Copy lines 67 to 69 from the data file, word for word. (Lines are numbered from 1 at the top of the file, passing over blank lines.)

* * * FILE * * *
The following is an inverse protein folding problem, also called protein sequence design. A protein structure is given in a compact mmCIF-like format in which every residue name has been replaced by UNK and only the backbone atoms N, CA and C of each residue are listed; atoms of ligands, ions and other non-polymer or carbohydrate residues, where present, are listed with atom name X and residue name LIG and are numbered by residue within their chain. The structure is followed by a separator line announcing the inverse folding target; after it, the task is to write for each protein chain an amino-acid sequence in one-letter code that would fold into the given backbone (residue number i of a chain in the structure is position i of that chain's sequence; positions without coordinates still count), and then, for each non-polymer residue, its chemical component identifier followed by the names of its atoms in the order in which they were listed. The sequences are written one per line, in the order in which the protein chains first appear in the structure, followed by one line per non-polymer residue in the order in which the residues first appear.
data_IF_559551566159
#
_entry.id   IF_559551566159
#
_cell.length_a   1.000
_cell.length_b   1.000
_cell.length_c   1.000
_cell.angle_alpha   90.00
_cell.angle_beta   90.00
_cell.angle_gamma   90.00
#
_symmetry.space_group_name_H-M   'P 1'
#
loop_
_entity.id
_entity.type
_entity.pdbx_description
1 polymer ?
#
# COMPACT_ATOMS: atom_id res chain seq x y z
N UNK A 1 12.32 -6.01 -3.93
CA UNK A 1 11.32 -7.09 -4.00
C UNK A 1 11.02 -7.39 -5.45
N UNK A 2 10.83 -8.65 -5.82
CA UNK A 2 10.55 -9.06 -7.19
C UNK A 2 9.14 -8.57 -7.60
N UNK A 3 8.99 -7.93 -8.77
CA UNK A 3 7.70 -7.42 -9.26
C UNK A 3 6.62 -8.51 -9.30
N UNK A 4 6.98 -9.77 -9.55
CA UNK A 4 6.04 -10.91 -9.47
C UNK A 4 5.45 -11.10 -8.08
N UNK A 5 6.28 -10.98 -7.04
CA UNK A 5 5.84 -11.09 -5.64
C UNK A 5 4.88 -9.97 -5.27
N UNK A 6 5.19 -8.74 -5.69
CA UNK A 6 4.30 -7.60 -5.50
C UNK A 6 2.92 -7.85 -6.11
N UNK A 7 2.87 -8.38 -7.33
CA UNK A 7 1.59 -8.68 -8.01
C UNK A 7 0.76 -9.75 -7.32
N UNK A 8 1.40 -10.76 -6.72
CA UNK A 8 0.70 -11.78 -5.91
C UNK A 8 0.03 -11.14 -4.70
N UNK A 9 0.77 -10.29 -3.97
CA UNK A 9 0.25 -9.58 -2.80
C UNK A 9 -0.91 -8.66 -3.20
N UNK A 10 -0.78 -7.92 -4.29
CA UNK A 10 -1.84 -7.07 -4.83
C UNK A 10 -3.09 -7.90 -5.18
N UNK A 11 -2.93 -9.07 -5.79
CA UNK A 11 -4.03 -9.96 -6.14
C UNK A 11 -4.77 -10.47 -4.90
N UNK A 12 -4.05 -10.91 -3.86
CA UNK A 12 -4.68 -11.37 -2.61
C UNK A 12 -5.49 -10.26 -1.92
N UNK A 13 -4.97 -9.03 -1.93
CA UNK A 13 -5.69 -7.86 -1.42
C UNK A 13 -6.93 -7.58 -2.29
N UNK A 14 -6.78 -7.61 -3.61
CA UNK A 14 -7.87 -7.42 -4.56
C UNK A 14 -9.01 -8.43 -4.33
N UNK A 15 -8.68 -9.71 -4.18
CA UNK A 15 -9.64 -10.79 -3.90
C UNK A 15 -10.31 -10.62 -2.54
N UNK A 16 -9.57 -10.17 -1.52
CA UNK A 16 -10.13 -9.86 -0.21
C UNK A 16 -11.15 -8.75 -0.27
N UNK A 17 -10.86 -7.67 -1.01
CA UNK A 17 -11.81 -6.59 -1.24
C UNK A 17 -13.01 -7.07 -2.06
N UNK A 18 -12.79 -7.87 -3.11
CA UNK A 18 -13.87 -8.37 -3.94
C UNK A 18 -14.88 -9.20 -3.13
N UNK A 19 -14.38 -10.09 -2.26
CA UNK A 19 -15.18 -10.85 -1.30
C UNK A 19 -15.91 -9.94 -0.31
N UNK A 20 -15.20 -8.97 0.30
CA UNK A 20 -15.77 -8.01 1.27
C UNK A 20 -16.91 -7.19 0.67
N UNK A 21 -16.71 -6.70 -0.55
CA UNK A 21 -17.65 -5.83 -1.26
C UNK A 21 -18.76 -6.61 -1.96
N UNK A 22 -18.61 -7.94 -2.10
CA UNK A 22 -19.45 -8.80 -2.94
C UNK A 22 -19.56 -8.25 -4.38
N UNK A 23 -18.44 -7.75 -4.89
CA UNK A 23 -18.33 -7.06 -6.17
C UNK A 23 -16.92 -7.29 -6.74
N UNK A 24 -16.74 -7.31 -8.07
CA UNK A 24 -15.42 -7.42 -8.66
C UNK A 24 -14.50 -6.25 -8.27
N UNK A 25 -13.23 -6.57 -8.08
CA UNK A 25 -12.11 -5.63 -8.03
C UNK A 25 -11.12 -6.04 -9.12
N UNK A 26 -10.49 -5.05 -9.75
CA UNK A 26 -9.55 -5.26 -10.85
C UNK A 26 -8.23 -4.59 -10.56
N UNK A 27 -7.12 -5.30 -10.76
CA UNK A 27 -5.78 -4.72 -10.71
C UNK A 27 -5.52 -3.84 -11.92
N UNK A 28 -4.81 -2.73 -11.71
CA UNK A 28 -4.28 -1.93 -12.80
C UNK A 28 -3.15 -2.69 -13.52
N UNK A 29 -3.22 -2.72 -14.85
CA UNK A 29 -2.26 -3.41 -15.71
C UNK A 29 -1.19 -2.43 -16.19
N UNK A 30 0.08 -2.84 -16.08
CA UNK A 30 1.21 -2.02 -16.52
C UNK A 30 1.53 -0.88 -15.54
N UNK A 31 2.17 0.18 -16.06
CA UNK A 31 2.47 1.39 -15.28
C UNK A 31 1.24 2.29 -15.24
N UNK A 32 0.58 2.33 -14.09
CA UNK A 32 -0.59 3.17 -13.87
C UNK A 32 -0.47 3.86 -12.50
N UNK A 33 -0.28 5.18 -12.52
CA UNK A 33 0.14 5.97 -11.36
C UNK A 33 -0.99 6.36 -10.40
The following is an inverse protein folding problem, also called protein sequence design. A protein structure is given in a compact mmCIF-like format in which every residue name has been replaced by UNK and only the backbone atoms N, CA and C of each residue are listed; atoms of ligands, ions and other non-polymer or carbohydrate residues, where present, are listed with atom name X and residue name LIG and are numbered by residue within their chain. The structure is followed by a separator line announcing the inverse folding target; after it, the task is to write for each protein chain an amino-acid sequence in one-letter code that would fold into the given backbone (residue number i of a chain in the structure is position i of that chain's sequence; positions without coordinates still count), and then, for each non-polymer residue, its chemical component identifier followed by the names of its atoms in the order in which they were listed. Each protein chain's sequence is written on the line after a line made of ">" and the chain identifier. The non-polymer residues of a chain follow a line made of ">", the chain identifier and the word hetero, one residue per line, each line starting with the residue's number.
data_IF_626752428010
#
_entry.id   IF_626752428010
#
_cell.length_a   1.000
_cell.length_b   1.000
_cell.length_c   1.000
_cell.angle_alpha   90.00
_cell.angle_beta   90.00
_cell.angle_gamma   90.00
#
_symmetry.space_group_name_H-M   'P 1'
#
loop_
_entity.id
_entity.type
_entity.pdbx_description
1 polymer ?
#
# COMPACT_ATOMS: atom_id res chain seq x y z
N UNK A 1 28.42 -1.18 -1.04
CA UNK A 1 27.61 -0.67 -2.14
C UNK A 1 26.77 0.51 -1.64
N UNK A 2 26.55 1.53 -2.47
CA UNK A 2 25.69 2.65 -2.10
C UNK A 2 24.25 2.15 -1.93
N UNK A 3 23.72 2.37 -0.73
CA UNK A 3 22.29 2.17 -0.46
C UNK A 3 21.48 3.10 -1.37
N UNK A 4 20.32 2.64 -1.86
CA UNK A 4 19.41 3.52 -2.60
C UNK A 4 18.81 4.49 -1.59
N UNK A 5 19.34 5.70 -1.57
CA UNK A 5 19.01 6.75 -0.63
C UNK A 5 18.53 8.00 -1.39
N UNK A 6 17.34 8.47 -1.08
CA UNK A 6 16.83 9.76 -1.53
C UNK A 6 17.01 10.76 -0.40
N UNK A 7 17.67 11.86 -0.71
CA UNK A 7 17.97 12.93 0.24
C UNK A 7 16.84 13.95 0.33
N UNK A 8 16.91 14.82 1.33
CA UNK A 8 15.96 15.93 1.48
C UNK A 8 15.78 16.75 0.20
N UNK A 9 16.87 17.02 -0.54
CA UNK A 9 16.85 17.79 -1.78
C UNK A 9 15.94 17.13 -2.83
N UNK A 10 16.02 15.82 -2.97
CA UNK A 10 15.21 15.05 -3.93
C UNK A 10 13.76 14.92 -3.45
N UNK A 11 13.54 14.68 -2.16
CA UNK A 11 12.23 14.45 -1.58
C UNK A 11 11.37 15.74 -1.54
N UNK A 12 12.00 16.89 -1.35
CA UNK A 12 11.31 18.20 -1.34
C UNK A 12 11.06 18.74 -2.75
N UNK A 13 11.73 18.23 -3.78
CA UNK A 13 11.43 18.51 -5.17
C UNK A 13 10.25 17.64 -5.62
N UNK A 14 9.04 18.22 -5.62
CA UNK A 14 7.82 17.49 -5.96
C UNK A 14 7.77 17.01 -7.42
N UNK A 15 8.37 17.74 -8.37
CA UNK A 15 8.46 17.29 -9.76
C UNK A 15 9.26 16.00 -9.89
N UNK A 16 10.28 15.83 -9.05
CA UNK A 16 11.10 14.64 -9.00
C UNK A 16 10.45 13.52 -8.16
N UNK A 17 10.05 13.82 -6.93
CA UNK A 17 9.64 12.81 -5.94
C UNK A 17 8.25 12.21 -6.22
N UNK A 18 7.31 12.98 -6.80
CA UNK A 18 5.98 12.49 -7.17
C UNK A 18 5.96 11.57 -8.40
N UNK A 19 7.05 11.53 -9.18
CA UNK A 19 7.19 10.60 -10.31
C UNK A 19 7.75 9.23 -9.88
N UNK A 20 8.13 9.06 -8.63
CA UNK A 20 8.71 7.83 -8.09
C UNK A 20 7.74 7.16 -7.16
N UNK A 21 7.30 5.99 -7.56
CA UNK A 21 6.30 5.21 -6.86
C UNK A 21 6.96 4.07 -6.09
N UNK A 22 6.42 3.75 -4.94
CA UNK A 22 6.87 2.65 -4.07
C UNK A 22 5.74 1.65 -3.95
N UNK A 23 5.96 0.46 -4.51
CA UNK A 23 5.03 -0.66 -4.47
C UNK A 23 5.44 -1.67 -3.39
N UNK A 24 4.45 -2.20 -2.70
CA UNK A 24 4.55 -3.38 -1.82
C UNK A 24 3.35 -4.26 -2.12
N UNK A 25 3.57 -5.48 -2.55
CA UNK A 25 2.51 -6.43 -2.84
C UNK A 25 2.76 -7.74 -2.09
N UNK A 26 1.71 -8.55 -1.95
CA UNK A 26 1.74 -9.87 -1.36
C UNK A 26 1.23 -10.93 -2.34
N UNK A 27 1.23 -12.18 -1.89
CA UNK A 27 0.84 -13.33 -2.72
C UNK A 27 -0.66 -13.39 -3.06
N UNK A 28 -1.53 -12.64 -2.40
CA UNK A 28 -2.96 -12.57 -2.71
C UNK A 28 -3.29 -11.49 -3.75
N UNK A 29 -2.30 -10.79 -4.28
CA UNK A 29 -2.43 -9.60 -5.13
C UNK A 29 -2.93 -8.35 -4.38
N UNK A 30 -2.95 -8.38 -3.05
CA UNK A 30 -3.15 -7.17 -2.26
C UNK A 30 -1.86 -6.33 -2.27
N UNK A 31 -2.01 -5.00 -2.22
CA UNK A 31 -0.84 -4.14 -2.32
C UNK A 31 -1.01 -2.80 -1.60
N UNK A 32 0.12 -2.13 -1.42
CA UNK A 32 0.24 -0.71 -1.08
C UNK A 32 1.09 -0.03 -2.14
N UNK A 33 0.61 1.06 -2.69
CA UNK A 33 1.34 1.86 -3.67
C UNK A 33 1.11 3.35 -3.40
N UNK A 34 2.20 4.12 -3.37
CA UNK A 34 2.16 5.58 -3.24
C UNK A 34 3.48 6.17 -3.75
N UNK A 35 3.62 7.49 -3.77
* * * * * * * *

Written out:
N UNK A 16 -9.57 -10.17 -1.52
CA UNK A 16 -10.13 -9.86 -0.21
C UNK A 16 -11.15 -8.75 -0.27